On top of labour market dualism, another salient feature of the Spanish economy is the large slowdown in labour productivity experienced during the decade preceding the global financial crisis, when both employment and hours worked soared. This fall in productivity growth was not due to lower capital accumulation per worker in the aftermath of rapid employment growth, but rather to a drastic reduction in TFP growth, from 1.5% in 1980–1994 to −0.5% in 1995–2005. Although part of this productivity drop was due to the strong dependence of the Spanish economy on several low value-added industries (like residential construction, tourism and personal services), there is ample evidence documenting that TFP also performed very poorly in tradable sectors, including manufacturing (see e.g., Escribá and Murgui 2009, and Garcia-Santana et al. 2015). This negative outcome at a time where the use of IT technologies was very intense worldwide contrasts sharply not only with TFP growth in the US, which accelerated since the 1990s, but also with the rest of the EU-15, where the productivity slowdown was less acute than in Spain.1 As Jimeno and Santos (2014) have argued in their narrative of the crisis in the Spanish economy, the increasing bias in its sectorial composition towards labour-intensive and low- productive industries has been due to two intertwined channels: (i) a labour market regulation which favoured the intensive use of temporary contracts, and (ii) a banking system capable of feeding the huge increase in credit demand by consumers and firms through recourse to external funding and lax facilities for the use of real assets a loan collateral in a context of very low real interest rates.

In view of these considerations, our focus here is on issues related to channel (i) above. In particular, we analyze how exogenous variations in the large differential between the firing costs of permanent and temporary workers (dubbed the firing-costs or EPL gap hereafter) impinges on TFP growth through changes in the relative job performance and on-the-job training of these two types of workers. The specific mechanism we highlight here is one where regulatory changes in the EPL gap influence firms’ decisions to upgrade contracts from temporary to permanent status (in short, temp-to-perm conversion rate). These decisions, in turn, affect both workers’ incentives to exert effort and the amount of paid-for training that firms invest on their employees. To the extent that effort and training are relevant unobserved components of TFP, this channel may have played a relevant role in linking changes in dual EPL and firms’ productivity.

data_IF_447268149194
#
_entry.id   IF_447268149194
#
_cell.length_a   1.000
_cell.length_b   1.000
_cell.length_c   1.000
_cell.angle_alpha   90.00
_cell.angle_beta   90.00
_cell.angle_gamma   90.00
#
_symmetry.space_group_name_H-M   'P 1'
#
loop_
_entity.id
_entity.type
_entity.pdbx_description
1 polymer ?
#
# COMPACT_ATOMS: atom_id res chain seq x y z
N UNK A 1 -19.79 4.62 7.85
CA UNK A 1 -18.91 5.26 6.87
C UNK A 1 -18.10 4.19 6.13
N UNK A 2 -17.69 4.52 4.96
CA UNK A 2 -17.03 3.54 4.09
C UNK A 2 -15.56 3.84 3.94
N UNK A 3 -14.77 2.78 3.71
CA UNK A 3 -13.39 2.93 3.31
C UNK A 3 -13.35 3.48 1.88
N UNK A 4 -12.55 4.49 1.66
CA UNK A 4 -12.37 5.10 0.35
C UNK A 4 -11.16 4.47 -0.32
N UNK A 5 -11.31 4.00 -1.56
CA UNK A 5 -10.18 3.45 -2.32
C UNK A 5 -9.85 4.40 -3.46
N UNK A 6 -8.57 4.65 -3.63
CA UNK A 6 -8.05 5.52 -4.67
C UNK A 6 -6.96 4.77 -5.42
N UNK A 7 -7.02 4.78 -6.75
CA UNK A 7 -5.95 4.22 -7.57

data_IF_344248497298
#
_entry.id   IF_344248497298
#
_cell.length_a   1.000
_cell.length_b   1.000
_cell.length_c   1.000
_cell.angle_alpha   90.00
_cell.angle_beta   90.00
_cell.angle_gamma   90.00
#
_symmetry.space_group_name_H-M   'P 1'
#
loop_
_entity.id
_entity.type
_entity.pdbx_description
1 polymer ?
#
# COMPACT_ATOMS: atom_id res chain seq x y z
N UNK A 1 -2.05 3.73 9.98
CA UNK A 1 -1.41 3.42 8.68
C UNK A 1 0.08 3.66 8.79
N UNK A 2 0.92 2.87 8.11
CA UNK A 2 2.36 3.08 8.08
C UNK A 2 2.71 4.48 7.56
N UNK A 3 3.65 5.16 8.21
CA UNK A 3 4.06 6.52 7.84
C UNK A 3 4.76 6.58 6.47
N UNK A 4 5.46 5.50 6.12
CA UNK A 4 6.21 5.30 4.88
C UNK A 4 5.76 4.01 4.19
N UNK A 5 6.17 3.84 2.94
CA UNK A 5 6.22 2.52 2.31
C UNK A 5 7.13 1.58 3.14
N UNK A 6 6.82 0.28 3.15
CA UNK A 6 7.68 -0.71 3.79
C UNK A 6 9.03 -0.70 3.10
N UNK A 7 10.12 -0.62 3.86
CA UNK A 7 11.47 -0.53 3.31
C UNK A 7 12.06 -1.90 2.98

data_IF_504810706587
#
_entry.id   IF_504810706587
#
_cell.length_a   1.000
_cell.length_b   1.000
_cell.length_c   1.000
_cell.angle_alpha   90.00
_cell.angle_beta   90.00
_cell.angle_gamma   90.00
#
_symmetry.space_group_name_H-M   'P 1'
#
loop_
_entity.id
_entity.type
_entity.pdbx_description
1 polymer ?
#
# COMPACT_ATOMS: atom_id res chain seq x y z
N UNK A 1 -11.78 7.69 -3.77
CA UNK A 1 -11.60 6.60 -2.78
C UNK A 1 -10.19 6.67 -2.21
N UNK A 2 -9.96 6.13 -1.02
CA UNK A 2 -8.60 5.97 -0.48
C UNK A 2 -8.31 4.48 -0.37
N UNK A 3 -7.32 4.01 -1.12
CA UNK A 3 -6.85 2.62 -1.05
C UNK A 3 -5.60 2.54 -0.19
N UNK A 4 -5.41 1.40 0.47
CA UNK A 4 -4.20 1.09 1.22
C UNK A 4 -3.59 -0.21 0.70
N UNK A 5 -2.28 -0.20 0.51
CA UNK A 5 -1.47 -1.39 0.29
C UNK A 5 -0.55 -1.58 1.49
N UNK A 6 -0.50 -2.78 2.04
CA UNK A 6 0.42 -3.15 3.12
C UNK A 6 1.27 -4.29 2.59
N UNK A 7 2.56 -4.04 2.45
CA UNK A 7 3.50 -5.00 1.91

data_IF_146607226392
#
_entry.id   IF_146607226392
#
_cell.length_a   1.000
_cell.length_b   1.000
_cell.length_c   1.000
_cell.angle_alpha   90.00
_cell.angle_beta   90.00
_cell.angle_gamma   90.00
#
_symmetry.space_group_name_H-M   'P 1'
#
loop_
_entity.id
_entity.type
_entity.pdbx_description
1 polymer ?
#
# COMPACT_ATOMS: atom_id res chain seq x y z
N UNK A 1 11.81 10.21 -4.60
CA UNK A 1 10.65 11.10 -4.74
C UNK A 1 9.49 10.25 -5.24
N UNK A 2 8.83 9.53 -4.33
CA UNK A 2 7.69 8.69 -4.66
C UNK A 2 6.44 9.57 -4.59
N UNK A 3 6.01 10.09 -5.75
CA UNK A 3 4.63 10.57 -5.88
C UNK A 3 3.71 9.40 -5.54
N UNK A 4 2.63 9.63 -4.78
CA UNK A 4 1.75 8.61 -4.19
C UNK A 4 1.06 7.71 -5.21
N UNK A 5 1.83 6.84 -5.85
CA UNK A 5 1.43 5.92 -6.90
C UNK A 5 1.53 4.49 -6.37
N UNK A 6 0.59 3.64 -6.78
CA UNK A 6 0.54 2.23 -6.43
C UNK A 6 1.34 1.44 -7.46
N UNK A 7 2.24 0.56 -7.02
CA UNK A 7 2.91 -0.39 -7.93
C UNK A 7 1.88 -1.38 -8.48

To make this argument transparent, we propose a stylized model of how employers’ and workers’ decisions interact in a prototypical dual labour market, akin to the Spanish one. Our setup is one where firms find optimal to open jobs under fixed-term contracts which last for one period and cannot be renewed with the same worker in sequence.2 At their termination, the employer faces the decision to dismiss the worker (paying a small severance compensation for contract termination) or to upgrade her temporary contract into a permanent one (subject to much higher severance pay). Temporary workers supply effort by trading off its disutility against a combination of a higher wage and promotion prospects. Firms bargain wages with these workers and design contracts (in terms of conversion rates and paid-for-training provision) to elicit that level of non-contractible effort that maximizes their expected profits, subject to participation and incentive compatibility constraints.

Insofar as severance pay cannot be fully neutralized in the wage bargaining (see Lazear 1990), our main theoretical prediction is that, unless permanent workers respond to a high EPL gap by exerting much more effort (thus making their jobs much more attractive for firms and temporary workers), a rise in the EPL gap is likely to reduce firms’ temp-to-perm conversion rates. The basic insight is as follows: absent a large increase in effort by permanent workers, a higher EPL gap reduces the profitability of permanent jobs, decreasing firms’ conversion rates and their provision of paid-for-training for temporary workers since their job tenures are short. As a result, the latter opt for lower effort which, ceteris paribus, hinders firm productivity. Conversely, reductions of the EPL gap would lead to opposite results.